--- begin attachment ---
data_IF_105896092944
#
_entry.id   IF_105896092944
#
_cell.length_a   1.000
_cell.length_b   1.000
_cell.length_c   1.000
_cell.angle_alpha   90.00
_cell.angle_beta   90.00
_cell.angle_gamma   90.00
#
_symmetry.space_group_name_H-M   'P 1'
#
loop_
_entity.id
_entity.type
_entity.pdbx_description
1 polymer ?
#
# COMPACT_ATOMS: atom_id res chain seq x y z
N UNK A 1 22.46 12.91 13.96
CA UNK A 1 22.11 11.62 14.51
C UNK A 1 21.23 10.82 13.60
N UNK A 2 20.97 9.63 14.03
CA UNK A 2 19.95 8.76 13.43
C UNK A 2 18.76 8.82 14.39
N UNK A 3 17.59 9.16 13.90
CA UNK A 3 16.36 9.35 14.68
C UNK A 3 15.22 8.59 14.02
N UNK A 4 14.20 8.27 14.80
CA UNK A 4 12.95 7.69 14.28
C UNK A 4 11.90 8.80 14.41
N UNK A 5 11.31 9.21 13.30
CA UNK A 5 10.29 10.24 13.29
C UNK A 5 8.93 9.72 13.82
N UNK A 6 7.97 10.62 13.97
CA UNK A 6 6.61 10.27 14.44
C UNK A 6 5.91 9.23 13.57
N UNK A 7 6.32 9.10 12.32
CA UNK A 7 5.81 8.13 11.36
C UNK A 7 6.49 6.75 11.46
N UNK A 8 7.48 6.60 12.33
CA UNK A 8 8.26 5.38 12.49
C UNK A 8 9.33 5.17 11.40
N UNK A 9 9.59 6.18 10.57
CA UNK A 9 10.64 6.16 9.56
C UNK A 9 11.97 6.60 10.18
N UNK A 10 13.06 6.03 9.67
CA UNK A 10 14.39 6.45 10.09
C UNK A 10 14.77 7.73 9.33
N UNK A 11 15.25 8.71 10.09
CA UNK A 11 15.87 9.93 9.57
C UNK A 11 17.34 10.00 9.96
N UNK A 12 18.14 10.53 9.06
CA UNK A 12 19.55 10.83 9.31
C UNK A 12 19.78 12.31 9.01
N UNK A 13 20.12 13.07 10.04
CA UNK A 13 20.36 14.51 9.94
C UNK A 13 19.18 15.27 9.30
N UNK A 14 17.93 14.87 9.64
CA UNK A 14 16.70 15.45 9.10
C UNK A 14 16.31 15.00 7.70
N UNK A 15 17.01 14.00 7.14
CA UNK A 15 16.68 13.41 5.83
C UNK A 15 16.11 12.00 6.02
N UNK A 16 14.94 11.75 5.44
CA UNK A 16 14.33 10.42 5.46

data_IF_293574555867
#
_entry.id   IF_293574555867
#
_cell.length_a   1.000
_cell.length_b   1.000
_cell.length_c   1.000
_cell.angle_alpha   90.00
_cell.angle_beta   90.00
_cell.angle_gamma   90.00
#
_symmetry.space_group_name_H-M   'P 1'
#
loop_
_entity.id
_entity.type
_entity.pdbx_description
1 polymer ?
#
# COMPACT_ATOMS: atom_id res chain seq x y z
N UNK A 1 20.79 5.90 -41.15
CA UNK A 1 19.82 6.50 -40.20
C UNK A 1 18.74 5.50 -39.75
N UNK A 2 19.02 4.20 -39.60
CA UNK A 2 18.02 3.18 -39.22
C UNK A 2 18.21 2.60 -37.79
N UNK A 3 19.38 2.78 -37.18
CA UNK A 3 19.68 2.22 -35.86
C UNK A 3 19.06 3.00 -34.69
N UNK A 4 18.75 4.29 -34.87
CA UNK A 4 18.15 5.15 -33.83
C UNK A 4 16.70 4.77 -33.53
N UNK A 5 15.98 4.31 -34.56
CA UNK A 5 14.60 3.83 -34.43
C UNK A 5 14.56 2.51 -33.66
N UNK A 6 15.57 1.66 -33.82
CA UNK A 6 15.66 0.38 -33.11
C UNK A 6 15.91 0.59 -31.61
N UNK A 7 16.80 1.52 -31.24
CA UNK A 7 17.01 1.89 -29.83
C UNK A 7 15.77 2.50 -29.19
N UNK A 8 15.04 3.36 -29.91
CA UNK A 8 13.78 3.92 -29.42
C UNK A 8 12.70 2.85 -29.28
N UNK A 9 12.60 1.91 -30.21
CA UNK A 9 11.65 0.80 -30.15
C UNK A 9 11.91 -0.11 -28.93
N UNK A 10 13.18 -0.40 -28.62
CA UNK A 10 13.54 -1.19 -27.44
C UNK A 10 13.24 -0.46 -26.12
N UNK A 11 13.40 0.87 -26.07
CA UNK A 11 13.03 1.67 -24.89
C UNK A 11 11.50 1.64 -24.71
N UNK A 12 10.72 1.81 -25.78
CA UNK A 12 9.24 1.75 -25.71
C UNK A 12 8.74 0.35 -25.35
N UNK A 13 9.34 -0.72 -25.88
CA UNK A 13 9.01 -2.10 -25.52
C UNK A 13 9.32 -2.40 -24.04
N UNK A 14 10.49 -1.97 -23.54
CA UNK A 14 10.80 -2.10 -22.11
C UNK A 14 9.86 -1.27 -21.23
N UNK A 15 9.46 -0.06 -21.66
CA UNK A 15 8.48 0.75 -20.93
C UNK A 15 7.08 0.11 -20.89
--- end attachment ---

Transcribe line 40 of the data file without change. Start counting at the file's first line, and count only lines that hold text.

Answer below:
CA UNK A 7 5.81 8.13 11.36